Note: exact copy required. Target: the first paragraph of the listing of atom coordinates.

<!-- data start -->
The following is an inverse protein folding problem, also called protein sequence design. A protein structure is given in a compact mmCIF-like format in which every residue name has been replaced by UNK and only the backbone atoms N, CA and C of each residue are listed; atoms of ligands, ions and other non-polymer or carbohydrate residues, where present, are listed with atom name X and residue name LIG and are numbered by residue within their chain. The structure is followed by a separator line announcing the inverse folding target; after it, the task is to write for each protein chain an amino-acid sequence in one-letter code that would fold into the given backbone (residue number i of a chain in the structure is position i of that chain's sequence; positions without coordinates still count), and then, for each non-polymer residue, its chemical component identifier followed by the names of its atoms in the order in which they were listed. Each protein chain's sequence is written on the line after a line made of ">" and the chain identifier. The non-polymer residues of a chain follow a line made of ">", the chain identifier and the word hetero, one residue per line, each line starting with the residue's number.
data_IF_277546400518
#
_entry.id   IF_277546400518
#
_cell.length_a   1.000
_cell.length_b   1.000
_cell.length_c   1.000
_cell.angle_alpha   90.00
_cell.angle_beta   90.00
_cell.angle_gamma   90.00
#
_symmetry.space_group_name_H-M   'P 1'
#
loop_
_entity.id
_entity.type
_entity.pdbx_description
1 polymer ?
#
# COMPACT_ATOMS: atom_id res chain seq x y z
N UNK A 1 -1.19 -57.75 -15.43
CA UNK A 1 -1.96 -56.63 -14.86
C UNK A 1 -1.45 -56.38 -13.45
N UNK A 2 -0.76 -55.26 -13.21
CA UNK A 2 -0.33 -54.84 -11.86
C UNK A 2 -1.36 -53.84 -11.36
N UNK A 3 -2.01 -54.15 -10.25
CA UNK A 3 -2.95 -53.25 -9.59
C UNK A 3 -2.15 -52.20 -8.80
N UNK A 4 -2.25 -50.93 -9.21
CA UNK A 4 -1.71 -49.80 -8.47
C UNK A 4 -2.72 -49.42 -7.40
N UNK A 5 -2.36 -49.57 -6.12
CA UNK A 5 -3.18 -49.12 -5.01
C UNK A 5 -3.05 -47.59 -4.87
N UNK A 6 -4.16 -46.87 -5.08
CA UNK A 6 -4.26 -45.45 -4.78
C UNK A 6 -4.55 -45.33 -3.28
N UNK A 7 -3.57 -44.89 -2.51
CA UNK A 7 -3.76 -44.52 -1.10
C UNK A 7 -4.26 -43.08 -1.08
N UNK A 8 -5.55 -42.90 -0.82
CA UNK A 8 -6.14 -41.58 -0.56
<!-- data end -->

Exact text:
The following is an inverse protein folding problem, also called protein sequence design. A protein structure is given in a compact mmCIF-like format in which every residue name has been replaced by UNK and only the backbone atoms N, CA and C of each residue are listed; atoms of ligands, ions and other non-polymer or carbohydrate residues, where present, are listed with atom name X and residue name LIG and are numbered by residue within their chain. The structure is followed by a separator line announcing the inverse folding target; after it, the task is to write for each protein chain an amino-acid sequence in one-letter code that would fold into the given backbone (residue number i of a chain in the structure is position i of that chain's sequence; positions without coordinates still count), and then, for each non-polymer residue, its chemical component identifier followed by the names of its atoms in the order in which they were listed. Each protein chain's sequence is written on the line after a line made of ">" and the chain identifier. The non-polymer residues of a chain follow a line made of ">", the chain identifier and the word hetero, one residue per line, each line starting with the residue's number.